The biggest complaint with the game is that there are definite obstacles for deaf gamers which we'll come to later in the review. What I will say here though is that I'm disappointed about the lack of consideration for deaf gamers with the series as a whole because both the first two games didn't have any subtitles for the game's story. Whilst we are on the topic of the game's story, it doesn’t seem to have as much depth as the ones found in the previous games, which may disappoint fans of the series. Personally I found Sly 3 easier than the previous two games which is something that might disappoint, although to a certain degree this disappointment is minimized by the game being enjoyable. A handful of mini-games have also been included for a 2-player mode. The games aren't anything that's going to keep you interested though and it's a fair bet that many will only play them a couple of times before completely ignoring them.
How does it look?
Graphically Sly 3 is very much in the same style as the previous two games. The look and level design is very reminiscent of Sly 2 in particular which is no bad thing as the previous games certainly looked good with their strong cartoon like appearance. Quite a few parts of the environment can be interacted with (these are indicated by a blue sparkle), which is good to see as it gives you increased options to explore the various locations. Once again the camera angles can be manipulated with the right analogue stick, which can be a pain at times (especially during combat or if you're trying to pursue a moving enemy) but it's nothing too problematic. The frame rate is generally fine but it can dip from time to time, which is unfortunate but thankfully it doesn't spoil anything.
How deaf gamer friendly is the game?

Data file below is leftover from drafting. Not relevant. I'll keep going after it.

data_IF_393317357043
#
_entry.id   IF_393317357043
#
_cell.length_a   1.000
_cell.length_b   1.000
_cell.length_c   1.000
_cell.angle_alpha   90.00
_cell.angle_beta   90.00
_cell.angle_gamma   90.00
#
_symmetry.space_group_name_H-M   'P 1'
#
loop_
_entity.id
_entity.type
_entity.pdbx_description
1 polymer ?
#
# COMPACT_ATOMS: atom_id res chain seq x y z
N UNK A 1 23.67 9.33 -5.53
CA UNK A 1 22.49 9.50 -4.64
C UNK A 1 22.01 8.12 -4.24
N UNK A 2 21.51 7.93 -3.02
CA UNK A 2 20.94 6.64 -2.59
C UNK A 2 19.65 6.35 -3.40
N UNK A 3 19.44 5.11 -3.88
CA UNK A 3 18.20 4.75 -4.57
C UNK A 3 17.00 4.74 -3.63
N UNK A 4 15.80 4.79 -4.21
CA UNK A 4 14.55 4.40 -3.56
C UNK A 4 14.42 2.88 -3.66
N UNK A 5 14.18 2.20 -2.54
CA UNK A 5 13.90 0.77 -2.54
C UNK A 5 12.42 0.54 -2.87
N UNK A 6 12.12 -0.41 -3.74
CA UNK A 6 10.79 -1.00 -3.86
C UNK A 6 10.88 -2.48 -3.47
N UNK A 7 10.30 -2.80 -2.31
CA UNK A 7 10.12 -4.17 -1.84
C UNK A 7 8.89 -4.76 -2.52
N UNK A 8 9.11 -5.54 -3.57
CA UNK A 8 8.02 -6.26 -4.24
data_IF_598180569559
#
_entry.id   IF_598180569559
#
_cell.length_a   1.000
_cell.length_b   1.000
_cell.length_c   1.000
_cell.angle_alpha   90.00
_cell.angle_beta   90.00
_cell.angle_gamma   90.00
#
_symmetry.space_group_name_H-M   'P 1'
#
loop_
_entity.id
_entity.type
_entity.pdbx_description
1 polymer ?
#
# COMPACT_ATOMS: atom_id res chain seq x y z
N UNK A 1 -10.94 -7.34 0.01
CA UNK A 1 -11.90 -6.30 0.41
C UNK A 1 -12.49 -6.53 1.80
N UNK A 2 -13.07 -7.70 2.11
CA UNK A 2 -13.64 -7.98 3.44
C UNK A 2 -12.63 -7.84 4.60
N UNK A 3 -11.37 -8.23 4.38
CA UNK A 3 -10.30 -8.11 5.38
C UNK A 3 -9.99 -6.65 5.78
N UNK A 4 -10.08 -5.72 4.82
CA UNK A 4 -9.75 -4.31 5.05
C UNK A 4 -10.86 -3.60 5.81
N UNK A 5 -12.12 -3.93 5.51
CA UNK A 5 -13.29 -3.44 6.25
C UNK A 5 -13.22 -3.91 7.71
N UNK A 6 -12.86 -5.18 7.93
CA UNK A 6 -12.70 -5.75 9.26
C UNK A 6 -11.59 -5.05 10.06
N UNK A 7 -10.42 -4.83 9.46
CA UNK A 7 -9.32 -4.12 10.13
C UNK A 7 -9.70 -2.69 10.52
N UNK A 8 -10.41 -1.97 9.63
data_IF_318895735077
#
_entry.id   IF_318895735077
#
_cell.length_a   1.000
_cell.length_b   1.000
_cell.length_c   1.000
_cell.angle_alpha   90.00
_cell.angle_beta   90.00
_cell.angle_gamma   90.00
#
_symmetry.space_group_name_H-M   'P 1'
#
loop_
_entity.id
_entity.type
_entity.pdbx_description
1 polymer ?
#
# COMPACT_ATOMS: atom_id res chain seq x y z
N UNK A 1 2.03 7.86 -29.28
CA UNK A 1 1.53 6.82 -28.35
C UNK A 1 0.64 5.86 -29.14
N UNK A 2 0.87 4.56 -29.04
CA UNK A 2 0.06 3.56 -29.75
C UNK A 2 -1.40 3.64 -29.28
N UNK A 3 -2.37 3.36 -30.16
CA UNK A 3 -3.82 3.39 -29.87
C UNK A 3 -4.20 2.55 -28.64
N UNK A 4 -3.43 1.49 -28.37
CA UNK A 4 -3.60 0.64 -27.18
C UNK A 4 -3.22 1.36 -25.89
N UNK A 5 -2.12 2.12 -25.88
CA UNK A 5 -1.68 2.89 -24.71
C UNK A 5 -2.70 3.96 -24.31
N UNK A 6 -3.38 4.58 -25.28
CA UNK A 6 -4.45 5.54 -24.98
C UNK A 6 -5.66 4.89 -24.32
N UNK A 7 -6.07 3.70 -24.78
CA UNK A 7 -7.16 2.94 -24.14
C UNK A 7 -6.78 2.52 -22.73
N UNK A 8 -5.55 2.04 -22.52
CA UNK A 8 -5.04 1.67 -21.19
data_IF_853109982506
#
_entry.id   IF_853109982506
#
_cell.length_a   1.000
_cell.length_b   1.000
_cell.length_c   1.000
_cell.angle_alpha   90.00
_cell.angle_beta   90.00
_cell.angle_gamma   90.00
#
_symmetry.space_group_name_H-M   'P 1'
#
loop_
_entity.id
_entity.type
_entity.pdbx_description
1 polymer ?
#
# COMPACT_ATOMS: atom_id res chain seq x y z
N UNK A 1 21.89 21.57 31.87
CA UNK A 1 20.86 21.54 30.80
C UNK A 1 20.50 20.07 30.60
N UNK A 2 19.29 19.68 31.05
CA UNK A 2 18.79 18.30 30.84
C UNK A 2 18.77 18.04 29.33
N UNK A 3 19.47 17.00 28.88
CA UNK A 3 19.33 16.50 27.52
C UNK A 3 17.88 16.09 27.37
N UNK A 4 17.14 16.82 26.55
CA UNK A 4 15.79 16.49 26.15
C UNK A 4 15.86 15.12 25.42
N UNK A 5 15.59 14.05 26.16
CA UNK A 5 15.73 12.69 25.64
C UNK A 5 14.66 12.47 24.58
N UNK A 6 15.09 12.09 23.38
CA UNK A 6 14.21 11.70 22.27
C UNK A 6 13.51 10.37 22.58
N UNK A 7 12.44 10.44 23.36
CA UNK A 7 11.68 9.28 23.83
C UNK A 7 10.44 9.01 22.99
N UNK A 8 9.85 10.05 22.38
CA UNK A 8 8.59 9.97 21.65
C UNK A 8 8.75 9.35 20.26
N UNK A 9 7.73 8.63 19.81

Sly 3 is not a game for deaf gamers. The cutscenes that carry the story forward are not subtitled. The introductions to each mission are subtitled and some of the important communications from Bentley etc. during a mission are subtitled. However, some are not. Bentley can issue you with new objectives and unless you check the Job Help screen (by pressing the start button) you'll have no idea that Bentley has issued you with new orders. The various tutorials in the game are subtitled. Enemy conversations are not subtitled and sometimes you'll need the ability to hear. Early on in the game you'll have to be able to hear Bentley count to 3, so that on the count of 3 you can simultaneously press a button to open a security door. Failure to time this right will result in the doors not being opened and not progressing. I daresay you might find success through trial and error, although I found it difficult simply guessing as there was no visual indication for the countdown beginning. There are other instances too where the ability to hear is essential. This is all very disappointing as it provides a definite obstacle for those who can't hear and we have no option but to give the game a Deaf Gamers Classification E grade.
Sly 3 is, when all is said and done, a great third title in what has been a very enjoyable series. However, it has been a problematic series for deaf gamers and the third in the series is the most problematic of them all. I daresay the problems a deaf gamer will encounter could be countered through trial and error or from looking at a walkthrough but why should this have to be the case? Sly 3 is a great game but sadly not one for deaf gamers.
Overall Game Rating: 7.0/10
Deaf Gamers Classification:
(Click the letter or here for details)
Whilst Sly 3 is an enjoyable game there are definite obstacles for deaf gamers. Most simply will not want to attempt to play the game because of the problems.